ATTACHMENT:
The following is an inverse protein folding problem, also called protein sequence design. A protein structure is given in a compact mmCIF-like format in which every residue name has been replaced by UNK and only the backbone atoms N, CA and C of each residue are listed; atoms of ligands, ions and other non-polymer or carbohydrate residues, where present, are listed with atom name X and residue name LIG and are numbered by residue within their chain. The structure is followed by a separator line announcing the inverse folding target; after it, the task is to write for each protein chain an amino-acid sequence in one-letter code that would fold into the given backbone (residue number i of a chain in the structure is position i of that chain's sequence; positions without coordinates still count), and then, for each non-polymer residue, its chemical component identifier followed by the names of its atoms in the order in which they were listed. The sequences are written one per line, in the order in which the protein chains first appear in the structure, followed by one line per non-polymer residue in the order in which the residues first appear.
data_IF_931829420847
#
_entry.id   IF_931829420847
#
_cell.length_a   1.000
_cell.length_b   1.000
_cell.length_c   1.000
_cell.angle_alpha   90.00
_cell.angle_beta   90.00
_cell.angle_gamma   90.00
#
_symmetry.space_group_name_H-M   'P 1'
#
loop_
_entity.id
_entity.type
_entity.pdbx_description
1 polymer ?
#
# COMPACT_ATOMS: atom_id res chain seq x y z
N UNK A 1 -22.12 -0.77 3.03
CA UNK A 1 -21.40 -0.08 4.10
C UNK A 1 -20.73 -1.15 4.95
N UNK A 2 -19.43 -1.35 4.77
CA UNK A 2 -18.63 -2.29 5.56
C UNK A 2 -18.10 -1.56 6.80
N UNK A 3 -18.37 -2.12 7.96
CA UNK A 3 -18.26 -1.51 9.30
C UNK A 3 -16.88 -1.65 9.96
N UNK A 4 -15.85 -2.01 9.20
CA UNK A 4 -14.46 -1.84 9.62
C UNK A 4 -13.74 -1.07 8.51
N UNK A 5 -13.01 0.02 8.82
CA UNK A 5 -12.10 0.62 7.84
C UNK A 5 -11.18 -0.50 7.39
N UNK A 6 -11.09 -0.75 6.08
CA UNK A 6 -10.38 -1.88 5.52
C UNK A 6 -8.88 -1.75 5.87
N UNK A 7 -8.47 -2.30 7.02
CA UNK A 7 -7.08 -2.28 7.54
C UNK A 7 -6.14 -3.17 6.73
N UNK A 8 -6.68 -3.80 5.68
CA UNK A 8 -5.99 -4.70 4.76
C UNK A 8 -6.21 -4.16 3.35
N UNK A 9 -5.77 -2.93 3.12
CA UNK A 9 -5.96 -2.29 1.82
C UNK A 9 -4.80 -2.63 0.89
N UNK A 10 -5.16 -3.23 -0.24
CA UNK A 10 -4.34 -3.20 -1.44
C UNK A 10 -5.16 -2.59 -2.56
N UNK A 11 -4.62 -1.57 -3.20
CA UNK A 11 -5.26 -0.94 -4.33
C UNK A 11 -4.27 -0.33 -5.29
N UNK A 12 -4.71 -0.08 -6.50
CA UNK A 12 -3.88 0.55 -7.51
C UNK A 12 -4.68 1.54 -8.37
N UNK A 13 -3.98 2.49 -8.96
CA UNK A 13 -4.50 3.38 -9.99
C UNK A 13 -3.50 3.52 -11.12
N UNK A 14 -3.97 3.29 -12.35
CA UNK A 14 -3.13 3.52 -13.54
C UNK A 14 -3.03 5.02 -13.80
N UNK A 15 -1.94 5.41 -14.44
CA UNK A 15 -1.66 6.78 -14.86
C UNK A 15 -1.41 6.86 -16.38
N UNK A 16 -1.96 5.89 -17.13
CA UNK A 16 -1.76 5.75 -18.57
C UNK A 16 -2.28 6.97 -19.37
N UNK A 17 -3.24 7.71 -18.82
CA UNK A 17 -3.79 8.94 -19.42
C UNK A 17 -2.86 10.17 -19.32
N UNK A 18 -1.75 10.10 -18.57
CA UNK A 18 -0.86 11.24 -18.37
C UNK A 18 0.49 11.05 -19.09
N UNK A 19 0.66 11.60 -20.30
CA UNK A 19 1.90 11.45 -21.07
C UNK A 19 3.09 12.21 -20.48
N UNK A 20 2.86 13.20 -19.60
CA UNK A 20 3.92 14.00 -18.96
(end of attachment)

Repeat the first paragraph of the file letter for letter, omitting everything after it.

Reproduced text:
The following is an inverse protein folding problem, also called protein sequence design. A protein structure is given in a compact mmCIF-like format in which every residue name has been replaced by UNK and only the backbone atoms N, CA and C of each residue are listed; atoms of ligands, ions and other non-polymer or carbohydrate residues, where present, are listed with atom name X and residue name LIG and are numbered by residue within their chain. The structure is followed by a separator line announcing the inverse folding target; after it, the task is to write for each protein chain an amino-acid sequence in one-letter code that would fold into the given backbone (residue number i of a chain in the structure is position i of that chain's sequence; positions without coordinates still count), and then, for each non-polymer residue, its chemical component identifier followed by the names of its atoms in the order in which they were listed. The sequences are written one per line, in the order in which the protein chains first appear in the structure, followed by one line per non-polymer residue in the order in which the residues first appear.